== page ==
OKLAHOMA CITY – State Rep. Paul Wesselhöft, R-Moore, On Thursday (July 16) publicized a letter he recently received from Leone Meyer, a Jewish woman from Paris, whose family is the rightful owner, according to Wesselhöft, of a stolen Jewish painting being displayed at the University of Oklahoma’s Fred Jones, Jr. Museum of Art in Norman.
The painting, an 1886 Camille Pissarro oil painting titled Shepherdess Bringing in Sheep, was stolen by Nazi pillagers. Meyer’s entire family was later killed at the Auschwitz concentration camp.
In the letter, Meyer says her “quest carries within it a tremendous emotional burden . . . I find all of this very difficult. But I simply cannot surrender. ... That is out of the question.
Because this is also about a duty to seek justice. ... I cannot conceive that the University of Oklahoma could aid and abet those crimes in any form. ...”
The letter was released in conjunction with the start of a series of lectures on Nazi-stolen art. The lectures focus on theft of Jewish property during the Holocaust in Europe.
Upcoming additional lectures in the series, and their locations, are:
August 4, 2015 at 12:00 p.m. at the Cleveland County GOP Luncheon Club, which meets at the Golden Corral Restaurant in Norman.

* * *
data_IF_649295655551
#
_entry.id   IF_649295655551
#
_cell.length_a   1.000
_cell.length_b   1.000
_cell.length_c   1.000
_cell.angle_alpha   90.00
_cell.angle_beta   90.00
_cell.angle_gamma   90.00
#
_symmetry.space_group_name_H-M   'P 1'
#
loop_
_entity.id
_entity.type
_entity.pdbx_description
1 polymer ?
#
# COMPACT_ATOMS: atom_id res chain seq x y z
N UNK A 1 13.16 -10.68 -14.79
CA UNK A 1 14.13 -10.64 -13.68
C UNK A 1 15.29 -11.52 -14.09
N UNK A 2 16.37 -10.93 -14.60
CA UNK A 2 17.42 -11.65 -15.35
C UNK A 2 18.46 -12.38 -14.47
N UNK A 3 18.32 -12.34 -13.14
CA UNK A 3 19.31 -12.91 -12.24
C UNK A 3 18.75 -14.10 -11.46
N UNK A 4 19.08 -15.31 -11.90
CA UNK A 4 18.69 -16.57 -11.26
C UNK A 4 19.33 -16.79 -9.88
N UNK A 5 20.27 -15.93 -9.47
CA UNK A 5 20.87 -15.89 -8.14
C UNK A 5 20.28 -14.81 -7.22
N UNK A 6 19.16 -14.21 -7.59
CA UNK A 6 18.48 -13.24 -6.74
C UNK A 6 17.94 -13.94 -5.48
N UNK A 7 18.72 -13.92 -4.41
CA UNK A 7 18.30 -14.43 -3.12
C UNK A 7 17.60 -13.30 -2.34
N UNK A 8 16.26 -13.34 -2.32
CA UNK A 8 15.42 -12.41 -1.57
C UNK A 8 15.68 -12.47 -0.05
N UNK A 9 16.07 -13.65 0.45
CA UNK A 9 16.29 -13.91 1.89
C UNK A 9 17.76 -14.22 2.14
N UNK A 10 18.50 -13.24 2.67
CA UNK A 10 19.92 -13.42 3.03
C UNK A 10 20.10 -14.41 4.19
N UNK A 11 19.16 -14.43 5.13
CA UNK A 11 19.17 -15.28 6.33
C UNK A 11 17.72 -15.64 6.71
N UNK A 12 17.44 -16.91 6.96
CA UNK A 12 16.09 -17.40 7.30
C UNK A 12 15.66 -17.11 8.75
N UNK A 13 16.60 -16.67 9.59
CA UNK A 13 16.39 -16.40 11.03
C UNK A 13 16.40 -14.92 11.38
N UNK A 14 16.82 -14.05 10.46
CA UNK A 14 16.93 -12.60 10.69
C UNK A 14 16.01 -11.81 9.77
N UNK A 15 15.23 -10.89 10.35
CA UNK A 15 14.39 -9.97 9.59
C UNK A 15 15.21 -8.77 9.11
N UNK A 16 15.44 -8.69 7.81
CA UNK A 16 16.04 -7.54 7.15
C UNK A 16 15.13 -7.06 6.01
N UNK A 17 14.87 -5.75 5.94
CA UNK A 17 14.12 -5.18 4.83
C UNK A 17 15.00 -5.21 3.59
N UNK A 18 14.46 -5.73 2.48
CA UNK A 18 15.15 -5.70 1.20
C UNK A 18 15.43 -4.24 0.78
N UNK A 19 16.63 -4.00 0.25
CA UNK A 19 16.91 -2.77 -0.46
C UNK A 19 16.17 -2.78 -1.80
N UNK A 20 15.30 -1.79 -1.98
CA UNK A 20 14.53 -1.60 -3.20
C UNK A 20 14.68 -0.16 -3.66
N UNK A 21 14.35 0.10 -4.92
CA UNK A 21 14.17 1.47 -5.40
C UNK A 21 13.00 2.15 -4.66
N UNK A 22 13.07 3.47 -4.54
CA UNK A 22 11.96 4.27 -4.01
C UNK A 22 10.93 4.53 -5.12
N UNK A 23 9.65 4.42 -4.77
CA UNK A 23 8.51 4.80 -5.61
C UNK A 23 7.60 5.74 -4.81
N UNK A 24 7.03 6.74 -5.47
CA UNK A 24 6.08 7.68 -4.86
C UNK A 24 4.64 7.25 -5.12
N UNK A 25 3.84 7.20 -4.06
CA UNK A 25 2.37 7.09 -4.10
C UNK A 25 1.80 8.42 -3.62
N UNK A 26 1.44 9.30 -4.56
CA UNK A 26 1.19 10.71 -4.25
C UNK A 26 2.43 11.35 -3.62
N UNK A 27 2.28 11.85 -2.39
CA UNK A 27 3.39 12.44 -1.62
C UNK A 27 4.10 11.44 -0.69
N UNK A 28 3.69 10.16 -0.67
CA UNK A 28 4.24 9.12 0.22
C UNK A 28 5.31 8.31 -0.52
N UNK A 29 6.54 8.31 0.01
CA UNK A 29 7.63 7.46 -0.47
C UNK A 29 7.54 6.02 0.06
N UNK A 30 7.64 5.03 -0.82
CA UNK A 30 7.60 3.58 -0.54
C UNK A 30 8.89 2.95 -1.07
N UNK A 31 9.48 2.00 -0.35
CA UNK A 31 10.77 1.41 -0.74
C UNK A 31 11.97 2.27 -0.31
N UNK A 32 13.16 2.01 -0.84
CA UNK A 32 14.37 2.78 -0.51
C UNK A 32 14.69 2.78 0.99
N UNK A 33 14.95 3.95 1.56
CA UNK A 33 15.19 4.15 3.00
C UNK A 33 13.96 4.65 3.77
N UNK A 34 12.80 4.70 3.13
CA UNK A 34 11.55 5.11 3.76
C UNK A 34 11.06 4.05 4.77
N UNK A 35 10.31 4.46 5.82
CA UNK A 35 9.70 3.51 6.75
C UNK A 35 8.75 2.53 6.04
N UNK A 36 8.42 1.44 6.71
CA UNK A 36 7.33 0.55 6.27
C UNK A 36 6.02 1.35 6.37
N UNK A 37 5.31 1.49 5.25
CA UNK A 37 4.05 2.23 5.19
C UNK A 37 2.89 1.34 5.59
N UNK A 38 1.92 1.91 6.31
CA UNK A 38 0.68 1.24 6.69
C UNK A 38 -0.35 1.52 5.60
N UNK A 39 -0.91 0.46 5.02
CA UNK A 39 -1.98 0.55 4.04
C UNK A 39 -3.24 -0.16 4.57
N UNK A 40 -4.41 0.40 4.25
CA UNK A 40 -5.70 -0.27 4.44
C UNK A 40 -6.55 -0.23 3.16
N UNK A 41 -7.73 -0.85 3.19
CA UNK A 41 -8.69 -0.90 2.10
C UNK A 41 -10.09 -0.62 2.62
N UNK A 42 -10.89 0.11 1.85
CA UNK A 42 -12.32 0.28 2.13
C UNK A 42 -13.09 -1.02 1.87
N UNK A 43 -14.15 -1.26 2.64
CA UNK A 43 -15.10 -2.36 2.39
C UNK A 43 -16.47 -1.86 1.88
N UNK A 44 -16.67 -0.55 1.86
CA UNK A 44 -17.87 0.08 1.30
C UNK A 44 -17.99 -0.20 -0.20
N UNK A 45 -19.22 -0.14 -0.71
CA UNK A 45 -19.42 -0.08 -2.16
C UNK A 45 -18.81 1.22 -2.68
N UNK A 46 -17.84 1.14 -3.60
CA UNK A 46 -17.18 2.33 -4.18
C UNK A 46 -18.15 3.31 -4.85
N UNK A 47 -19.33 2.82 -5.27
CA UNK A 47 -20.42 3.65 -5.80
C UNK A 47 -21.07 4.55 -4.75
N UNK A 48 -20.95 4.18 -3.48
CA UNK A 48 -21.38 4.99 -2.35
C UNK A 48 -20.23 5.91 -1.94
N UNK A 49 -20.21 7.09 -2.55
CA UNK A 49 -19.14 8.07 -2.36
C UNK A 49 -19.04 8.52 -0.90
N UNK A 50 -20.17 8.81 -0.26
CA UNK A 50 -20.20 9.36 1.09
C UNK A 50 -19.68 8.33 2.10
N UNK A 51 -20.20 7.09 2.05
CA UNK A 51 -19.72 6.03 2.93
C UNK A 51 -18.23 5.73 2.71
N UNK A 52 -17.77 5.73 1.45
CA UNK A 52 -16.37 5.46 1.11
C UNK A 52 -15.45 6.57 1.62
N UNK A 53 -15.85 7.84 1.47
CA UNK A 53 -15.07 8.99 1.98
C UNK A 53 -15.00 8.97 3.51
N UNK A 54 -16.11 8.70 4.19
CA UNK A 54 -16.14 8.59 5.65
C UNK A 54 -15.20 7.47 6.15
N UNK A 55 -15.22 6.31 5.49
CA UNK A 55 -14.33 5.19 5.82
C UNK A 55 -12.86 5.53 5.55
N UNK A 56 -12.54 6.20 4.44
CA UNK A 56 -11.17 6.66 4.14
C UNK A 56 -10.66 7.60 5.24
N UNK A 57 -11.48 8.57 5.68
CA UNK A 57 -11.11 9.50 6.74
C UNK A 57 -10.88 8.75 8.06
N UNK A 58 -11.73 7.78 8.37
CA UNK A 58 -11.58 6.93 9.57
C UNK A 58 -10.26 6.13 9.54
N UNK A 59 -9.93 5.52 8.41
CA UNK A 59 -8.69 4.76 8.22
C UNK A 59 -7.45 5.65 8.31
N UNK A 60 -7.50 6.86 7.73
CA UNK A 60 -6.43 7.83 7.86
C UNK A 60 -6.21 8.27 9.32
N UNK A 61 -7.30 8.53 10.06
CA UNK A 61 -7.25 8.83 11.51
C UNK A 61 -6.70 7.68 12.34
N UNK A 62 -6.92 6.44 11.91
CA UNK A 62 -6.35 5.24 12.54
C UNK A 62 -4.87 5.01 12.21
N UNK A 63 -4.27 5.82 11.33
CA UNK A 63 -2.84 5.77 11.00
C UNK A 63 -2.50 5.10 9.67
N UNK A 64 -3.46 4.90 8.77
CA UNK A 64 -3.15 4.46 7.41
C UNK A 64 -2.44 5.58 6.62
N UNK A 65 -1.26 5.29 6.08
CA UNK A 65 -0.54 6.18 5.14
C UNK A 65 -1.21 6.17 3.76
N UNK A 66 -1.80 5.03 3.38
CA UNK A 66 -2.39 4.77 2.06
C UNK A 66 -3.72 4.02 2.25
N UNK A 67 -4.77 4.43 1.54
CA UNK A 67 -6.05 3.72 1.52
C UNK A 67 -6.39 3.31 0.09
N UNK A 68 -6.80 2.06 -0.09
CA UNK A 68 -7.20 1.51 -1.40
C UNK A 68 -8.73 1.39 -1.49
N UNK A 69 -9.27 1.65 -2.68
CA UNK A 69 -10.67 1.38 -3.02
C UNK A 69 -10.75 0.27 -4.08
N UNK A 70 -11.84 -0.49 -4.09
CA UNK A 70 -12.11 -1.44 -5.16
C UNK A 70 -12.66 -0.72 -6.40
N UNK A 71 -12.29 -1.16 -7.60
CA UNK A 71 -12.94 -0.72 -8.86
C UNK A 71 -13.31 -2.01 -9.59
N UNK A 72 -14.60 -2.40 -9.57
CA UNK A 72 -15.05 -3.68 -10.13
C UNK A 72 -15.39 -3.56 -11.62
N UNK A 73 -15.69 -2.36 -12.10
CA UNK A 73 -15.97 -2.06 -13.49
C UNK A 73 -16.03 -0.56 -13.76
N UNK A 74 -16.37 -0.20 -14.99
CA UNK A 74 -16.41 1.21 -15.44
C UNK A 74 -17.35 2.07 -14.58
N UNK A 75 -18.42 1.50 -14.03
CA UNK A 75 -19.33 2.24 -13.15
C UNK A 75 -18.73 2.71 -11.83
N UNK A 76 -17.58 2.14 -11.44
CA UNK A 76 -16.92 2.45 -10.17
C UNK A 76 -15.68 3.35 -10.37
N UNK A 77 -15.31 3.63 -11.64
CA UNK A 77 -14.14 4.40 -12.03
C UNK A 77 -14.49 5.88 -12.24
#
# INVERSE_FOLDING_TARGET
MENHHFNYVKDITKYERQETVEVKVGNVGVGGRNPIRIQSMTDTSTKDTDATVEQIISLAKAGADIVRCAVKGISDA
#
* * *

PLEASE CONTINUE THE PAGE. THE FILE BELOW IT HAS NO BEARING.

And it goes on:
August 18, 2015 at 6:00 p.m. at the Cleveland County Republican Woman’s Club, which meets at Olive Garden in Norman
September 10, 2015 at 6:00 p.m. at the Sooner Republican Assembly, which meets at Earls’ Barbeque Restaurant in Moore.
September 14, 2015 at 7:00 p.m. at the Liberty Republican Women’s Group, which meets at Western Sizzlin Moore I-35 and 12th Street.
Rep. Wesselhöft has been protesting and encouraging the University of Oklahoma to turn over the painting they hold, an 1886 Camille Pissarro oil painting titled “Shepherdess Bringing in Sheep,” to Leone Meyer, a Jewish woman from Paris, whose family is the rightful owner, according to Wesselhöft.
Led by Wesselhoft, the Oklahoma House of Representatives passed a resolution on the last day of the 2015 legislative session. The measure called on OU to research the “provenance” of the painting or others that might have similar history, and return stolen treasures to rightful owners.
“Ms. Meyer is 75 years old, and is legally and emotionally fighting to recover her father’s painting,” said Wesselhöft, R-Moore. “She wants the painting returned to her family while she is able to enjoy it. The University of Oklahoma needs to make our state proud by giving this painting back to the Meyer family immediately.”
NOTE: Pat McGuigan contributed to this report.